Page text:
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United States v. Fletcher

United States District Court, E.D. Michigan, Southern Division

October 27, 2016

United States of America, Plaintiff,
v.
Terrance Martez Fletcher, Defendant.

          R. Steven Whalen, Magistrate Judge

          ORDER DENYING AMENDED MOTION TO SUPPRESS [15]; DENYING AS MOOT MOTION TO SUPPRESS [14]

          Arthur J. Tarnow, Senior United States District Judge

         Defendant is charged in a ten count indictment with three counts of felony possession of a firearm, three counts of possession of a stolen firearm, two counts of felony possession of ammunition, and one count each of possession of fraudulent documents with intent to defraud and fraud activity in connection with access devices. Defendant filed a Motion to Suppress [14] on August 18, 2016. Defendant filed an Amended Motion to Suppress on August 22, 2016 [15][1], seeking to suppress evidence seized from two vehicles belonging to Defendant's fiancé and mother, based on an insufficient warrant. The Government responded on September 6, 2016 [18]. For the reasons stated below, Defendant's Amended Motion to Suppress [15] is DENIED and Defendant's Motion to Suppress [14] is DENIED as moot.

         Factual Background

         On Friday, February 19, 2016, Investigator Jonathan Hugle of the Michigan Department of Corrections' Absconder Recovery Unit arrived at Defendant's home to arrest him for a parole violation.[2] After Defendant was handcuffed, Investigator Hugle, pursuant to MCL 791.236(19), began to search Defendant's home, which he shares with his fiancé, Janee Byrd. This search uncovered the following:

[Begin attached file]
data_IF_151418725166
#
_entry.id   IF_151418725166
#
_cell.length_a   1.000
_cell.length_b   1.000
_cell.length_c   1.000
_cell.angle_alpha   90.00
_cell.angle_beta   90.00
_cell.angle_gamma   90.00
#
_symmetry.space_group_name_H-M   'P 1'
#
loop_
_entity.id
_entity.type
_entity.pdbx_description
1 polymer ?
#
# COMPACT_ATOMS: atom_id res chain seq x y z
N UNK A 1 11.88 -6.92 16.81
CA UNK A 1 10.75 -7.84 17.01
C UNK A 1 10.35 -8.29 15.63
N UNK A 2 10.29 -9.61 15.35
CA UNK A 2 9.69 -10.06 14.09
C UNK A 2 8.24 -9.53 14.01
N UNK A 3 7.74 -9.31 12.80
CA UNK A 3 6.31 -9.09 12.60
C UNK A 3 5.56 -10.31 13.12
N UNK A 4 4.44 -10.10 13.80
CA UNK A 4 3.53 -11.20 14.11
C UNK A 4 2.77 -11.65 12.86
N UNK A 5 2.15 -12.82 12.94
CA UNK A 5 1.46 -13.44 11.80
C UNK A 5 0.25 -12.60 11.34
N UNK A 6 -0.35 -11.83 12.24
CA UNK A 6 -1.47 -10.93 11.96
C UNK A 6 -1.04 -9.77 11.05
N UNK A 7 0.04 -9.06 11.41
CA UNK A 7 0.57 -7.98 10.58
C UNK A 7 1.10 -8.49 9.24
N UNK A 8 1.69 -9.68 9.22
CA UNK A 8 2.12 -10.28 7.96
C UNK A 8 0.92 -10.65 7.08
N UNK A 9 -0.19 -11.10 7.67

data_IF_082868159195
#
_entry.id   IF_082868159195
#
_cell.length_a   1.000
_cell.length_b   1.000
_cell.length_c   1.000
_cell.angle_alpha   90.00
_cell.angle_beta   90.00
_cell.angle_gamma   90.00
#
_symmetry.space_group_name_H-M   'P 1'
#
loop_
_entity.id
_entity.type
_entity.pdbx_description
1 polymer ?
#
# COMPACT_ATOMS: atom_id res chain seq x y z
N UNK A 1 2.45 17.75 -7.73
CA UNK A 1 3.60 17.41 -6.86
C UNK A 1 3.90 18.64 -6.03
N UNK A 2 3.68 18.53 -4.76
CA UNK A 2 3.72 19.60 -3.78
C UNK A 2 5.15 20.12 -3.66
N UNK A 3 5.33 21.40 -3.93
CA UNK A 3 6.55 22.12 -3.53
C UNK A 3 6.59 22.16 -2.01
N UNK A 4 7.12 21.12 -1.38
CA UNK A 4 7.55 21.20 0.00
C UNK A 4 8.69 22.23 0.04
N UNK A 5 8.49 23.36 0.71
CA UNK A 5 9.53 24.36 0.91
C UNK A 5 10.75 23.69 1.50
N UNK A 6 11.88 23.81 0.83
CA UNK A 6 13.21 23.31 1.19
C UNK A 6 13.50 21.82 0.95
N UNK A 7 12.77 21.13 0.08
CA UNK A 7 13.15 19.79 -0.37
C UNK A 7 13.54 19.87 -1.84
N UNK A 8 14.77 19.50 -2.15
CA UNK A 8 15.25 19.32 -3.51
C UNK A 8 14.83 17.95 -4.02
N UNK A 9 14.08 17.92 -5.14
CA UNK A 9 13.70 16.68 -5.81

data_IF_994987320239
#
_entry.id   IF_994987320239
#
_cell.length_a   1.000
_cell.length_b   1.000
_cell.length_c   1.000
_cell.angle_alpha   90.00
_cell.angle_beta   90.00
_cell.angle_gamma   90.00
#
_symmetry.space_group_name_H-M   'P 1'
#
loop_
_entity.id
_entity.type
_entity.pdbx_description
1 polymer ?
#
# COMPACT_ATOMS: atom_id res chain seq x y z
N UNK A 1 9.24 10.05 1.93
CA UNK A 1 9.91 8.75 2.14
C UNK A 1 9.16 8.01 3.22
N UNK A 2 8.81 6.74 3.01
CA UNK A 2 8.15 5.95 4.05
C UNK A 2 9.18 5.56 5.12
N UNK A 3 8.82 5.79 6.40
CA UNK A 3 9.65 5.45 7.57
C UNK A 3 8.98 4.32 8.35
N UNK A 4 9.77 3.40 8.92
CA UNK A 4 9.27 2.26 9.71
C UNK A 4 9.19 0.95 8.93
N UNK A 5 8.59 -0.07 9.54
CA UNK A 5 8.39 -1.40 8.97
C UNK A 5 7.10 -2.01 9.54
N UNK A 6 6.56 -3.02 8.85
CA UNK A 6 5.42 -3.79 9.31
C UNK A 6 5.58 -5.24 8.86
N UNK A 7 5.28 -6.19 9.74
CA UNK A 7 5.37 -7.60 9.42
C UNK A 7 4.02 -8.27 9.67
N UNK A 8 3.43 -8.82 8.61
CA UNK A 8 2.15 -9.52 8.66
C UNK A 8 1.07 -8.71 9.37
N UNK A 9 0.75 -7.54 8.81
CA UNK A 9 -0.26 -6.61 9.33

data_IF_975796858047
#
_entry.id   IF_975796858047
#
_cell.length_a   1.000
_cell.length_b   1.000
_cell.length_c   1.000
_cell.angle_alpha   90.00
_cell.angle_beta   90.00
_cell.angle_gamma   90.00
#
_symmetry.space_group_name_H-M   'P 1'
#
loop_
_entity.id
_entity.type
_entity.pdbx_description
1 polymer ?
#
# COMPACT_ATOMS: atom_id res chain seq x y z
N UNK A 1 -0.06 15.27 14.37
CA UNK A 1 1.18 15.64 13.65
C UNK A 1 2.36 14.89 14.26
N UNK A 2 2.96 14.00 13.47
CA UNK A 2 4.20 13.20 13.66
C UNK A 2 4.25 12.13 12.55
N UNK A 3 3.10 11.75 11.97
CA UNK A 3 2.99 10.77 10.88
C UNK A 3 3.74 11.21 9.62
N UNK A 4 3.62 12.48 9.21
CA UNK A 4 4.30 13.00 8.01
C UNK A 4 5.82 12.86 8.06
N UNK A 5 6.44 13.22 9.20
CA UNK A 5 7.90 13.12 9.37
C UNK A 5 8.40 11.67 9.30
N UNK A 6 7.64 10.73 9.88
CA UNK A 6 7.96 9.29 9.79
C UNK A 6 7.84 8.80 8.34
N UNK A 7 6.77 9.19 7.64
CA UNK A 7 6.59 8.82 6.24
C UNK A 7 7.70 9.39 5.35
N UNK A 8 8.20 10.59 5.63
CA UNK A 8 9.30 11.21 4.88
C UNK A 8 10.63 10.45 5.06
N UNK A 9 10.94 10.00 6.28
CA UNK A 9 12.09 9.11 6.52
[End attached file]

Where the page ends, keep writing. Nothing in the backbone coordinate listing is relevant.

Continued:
● Five rounds of 44 caliber ammunition
● One round of 38 special ammunition
● One round of 9mm ammunition
● Seven rounds of 380 ammunition with magazine
● 3 social security cards
● $14, 817 U.S. currency
● Mail
● Fraudulent driver's licenses
● Smith & Wesson, 40 caliber semi-automatic pistol- loaded with 7 rounds
● Holster
● Double Magazine holder
● A blank, unissued SOS Michigan vehicle title

[18 at 2].

         During Investigator Hugle's search of the house, Michigan State Trooper Raymond Rollet from the Down River Area Narcotics Organization (DRANO) arrived to assist Investigator Hugle. He was apprised of what Hugle had already unearthed in his search. According to the affidavit, Trooper Rollet found two sets of car keys hanging by the door inside the house. Trooper Rollet went outside and pressed the unlock buttons on the keys until he found the cars, a Dodge Challenger and a Chrysler 300. According to the warrant affidavit, Trooper Rollet asked Byrd about the vehicles, and she responded that the Challenger was driven by Fletcher despite being titled to Defendant's mother, while the Chrysler 300 was owned by Byrd. Trooper Rollet requested permission from Byrd and Defendant's Mother to search the cars, but consent was not given.

         Additional DRANO officers arrived and assisted Trooper Rollet in securing and processing the items removed from Defendant's house. Trooper Rollet then informed Byrd that the two cars would be impounded, and that they would be seeking a search warrant for the vehicles. The cars were removed by a towing company and taken to their yard to be held pending a search warrant. Rollet indicated in his report that the cars were seized to prevent the destruction of possible evidence.

         Per his incident report, Rollet believed that there was probable cause that Defendant and/or his fiancé were involved in identity theft and in possession of a stolen gun, and that additional evidence would be found in the cars because:

● Defendant's mother was untruthful concerning the residence and the large amount of money found;
‚óŹ Defendant's mother was untruthful concerning her employment as a UBER driver, and that the stolen gun found in the house must belong to a ...

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